Excavation of the public sector of the city of Claterna: The Theatre (Sector 16)

Between July and October, a new sector of excavation (Sector 16) was opened in the 'public' area of the city, ie. in a section north of the Via Emilia occupied by a series of large buildings already identified by aerial and satellite photographs.

Important discoveries at the ancient Roman city of Claterna in northern Italy
Aerial view of the Roman city of Claterna before excavations 
[Credit: Lets Dig Again]
This is an area of major importance because it has not been excavated since the end of the nineteenth century when Edoardo Brizio undertook some trial digs that identified, among other things, the towns judicial buildings.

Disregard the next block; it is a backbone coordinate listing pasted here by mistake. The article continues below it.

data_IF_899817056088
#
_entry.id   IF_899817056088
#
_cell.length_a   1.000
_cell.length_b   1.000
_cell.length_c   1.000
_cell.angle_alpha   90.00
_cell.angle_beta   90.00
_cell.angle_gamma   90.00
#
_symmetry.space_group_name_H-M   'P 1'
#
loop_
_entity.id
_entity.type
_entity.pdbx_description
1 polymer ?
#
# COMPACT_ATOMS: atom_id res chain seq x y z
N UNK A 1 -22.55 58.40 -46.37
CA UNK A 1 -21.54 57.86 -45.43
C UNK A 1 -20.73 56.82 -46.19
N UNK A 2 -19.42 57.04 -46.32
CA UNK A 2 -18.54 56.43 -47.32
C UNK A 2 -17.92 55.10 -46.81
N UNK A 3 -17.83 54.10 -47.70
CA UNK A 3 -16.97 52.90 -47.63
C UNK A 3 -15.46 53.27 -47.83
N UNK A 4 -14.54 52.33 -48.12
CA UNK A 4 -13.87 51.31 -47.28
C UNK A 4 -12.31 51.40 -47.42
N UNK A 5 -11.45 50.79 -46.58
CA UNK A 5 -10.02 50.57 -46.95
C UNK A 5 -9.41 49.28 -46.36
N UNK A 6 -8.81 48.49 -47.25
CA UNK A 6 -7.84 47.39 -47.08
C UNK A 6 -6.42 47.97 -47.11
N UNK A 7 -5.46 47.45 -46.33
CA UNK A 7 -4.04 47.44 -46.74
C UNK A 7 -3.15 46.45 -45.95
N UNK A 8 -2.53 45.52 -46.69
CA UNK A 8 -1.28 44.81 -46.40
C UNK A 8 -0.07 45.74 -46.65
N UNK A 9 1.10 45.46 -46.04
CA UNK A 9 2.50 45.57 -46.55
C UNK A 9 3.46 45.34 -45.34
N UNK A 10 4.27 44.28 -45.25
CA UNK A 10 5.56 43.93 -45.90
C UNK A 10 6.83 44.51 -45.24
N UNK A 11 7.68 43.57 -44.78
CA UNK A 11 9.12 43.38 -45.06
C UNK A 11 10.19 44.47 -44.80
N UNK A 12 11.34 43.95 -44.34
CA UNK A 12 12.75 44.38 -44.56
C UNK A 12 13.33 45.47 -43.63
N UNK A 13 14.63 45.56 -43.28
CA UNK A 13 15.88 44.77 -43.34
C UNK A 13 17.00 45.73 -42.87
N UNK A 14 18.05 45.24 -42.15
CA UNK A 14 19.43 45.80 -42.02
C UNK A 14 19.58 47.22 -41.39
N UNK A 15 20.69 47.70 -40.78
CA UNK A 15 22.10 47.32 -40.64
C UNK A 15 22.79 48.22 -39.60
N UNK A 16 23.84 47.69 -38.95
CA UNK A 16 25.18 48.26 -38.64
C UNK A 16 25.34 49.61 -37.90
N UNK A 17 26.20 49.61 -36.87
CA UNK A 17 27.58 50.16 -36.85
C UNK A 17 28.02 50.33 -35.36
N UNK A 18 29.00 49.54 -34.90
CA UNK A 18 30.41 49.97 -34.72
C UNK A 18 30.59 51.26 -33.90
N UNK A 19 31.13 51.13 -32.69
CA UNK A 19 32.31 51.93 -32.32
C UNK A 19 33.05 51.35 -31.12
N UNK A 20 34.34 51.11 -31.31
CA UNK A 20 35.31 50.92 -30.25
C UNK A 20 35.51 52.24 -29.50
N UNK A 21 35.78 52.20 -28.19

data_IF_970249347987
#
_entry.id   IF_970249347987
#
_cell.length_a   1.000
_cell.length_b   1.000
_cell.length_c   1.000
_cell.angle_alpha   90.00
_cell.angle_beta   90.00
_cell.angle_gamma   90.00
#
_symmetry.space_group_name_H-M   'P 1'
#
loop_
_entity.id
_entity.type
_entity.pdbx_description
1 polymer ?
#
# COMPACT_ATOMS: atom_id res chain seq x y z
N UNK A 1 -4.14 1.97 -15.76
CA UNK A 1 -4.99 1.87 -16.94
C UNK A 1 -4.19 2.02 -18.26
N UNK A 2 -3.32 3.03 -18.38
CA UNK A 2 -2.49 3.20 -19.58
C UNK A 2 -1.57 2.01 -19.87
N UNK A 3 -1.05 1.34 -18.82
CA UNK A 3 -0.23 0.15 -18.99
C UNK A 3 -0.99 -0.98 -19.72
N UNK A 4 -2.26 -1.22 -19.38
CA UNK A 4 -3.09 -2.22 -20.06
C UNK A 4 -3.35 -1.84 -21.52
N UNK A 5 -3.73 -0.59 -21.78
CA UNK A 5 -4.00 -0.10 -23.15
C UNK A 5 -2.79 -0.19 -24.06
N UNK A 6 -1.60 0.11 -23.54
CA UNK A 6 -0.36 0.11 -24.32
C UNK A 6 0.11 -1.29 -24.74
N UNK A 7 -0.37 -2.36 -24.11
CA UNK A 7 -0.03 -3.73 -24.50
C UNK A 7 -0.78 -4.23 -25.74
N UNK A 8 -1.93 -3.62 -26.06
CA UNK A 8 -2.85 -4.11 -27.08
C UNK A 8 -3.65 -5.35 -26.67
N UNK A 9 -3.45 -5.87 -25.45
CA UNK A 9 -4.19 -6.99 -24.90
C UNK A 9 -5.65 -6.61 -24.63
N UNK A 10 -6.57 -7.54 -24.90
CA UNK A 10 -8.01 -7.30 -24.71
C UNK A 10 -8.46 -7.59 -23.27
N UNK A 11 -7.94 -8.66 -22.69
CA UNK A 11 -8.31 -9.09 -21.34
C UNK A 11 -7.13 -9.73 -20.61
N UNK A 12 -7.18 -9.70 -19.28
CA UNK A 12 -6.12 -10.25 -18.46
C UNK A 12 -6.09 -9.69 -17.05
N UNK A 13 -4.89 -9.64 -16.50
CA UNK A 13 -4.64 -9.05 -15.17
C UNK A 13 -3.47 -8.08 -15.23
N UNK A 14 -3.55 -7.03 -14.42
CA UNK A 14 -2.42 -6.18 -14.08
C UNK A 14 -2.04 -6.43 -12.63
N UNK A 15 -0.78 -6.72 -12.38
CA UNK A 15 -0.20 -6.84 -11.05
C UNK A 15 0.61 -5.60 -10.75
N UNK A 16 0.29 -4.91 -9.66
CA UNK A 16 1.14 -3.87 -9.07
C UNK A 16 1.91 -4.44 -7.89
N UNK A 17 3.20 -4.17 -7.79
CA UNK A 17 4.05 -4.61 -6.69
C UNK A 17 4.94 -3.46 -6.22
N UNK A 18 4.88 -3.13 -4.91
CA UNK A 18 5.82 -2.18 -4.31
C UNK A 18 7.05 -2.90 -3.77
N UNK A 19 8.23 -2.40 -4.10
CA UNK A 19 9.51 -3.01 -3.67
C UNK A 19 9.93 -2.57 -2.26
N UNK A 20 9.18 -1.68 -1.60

In more recent years, satellite photographs and oblique aerial shots have shown that, in addition to the supposed area of the forum (understood as an open square), there was a whole series of buried buildings, carefully organized in the centre of the city, which by plan and width could well be public monuments.

The excavations were concentrated in the area where the aerial photos showed the evident traces of a theatrical building and were designed to intercept a portion of the cavea, orchestra and stage building, an impressive edifice of about 40 x 10m, that had been subsequently enlarged.